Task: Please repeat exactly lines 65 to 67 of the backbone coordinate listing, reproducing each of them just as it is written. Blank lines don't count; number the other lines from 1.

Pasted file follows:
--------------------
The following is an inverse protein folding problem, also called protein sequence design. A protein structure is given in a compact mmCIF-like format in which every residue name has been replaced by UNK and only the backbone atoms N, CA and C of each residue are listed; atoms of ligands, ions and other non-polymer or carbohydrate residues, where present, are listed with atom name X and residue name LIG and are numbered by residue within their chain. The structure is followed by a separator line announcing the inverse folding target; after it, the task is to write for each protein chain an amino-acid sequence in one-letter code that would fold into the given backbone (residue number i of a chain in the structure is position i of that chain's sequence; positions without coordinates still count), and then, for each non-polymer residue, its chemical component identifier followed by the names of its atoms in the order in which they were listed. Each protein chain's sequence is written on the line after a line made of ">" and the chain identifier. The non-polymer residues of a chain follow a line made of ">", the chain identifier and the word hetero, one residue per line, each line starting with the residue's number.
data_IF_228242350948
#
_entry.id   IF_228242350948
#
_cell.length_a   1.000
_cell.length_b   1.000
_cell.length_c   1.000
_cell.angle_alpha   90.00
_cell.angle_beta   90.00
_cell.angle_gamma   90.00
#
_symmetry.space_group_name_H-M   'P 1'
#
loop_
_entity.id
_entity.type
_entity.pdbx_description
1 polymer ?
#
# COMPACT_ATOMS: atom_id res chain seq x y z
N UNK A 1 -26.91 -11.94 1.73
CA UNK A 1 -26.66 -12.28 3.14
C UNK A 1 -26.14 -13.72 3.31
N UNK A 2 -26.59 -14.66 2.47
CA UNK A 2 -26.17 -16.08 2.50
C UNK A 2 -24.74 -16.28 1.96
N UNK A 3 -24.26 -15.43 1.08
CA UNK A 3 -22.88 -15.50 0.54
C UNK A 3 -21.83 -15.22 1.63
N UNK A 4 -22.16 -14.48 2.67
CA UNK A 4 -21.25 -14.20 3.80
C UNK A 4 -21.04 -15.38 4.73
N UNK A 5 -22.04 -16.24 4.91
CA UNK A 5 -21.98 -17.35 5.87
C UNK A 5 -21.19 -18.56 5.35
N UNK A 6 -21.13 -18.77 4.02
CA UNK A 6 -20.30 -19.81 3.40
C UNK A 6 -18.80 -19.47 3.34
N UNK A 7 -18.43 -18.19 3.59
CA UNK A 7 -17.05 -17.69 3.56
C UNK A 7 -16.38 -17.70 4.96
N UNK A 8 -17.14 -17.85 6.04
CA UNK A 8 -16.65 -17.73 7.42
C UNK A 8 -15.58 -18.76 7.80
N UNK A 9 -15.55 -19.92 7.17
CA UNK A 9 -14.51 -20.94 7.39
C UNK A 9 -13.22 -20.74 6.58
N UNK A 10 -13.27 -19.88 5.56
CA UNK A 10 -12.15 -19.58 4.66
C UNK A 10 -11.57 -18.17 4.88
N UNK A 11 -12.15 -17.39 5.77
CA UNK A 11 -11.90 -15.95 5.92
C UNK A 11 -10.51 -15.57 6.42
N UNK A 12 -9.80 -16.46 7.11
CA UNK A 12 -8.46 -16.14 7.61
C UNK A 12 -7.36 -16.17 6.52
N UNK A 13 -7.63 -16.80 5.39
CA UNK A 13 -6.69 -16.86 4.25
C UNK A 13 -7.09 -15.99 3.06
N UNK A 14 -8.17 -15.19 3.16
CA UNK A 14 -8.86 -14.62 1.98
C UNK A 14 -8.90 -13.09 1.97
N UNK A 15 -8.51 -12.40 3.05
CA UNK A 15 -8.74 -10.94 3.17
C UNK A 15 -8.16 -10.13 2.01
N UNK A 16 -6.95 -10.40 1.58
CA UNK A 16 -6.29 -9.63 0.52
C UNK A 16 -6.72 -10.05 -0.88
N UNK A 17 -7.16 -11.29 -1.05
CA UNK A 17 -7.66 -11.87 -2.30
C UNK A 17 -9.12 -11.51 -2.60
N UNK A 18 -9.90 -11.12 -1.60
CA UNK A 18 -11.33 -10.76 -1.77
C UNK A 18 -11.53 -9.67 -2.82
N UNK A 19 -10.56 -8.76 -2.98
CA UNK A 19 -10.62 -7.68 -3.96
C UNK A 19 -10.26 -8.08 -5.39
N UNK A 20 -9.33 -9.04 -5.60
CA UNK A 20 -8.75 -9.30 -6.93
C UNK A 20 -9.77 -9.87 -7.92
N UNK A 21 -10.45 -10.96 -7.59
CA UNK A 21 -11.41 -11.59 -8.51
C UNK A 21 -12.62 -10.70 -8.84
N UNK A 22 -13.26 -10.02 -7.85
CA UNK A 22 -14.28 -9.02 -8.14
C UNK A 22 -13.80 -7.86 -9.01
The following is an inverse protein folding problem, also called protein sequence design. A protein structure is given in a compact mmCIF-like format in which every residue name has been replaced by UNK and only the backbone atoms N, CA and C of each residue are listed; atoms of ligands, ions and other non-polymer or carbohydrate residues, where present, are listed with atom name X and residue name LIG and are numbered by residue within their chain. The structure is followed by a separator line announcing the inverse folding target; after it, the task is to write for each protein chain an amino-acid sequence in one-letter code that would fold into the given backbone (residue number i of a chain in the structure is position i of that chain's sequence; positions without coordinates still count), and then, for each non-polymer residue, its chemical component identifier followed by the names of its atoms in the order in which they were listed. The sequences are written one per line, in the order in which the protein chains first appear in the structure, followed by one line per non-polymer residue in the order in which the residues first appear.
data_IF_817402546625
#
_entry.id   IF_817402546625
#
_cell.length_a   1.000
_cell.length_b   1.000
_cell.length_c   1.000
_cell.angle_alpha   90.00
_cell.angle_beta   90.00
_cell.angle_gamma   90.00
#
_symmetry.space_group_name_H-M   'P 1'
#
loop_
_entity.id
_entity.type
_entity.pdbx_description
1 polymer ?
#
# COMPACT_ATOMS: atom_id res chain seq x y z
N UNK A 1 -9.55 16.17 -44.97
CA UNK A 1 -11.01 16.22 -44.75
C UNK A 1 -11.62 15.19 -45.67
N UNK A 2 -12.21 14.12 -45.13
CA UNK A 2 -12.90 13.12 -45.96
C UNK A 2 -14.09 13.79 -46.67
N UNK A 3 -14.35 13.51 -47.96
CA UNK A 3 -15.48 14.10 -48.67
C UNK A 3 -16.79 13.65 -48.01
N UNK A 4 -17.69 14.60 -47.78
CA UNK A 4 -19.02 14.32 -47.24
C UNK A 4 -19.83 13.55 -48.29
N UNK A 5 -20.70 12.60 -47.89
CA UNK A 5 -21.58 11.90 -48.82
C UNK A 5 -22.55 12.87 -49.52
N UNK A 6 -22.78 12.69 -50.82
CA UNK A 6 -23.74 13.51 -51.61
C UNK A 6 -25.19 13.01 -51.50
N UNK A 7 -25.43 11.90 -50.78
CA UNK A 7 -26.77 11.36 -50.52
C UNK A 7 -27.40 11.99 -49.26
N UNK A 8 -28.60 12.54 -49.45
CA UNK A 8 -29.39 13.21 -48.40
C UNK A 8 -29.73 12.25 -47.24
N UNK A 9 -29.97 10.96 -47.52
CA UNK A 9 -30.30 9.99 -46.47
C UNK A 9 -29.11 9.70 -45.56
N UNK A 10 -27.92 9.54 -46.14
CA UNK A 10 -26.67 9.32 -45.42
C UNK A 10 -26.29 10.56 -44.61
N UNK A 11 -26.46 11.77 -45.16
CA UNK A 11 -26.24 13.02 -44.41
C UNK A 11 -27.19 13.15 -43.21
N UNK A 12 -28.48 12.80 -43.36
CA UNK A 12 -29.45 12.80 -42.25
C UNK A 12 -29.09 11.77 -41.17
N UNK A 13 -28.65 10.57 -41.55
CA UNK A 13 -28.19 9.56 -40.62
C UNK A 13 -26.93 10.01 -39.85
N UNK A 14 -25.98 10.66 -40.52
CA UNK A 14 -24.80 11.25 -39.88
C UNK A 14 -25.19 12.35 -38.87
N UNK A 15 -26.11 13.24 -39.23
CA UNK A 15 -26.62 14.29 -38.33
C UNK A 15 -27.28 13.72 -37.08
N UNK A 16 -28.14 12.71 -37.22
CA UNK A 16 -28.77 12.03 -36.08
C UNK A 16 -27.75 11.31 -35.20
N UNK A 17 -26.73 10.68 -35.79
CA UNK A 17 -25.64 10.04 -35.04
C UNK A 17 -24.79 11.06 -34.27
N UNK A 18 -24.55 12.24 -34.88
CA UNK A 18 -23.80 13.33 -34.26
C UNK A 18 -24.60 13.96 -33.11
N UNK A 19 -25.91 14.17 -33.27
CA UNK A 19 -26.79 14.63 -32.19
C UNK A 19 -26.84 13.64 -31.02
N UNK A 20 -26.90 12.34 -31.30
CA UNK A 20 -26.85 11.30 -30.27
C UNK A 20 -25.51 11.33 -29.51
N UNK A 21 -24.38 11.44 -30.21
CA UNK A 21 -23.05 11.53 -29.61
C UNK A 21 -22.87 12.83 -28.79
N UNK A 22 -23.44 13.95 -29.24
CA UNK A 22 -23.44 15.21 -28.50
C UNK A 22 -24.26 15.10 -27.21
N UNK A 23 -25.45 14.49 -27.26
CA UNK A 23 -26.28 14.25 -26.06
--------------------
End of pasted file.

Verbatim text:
CA UNK A 15 -8.74 -10.94 3.17
C UNK A 15 -8.16 -10.13 2.01
N UNK A 16 -6.95 -10.40 1.58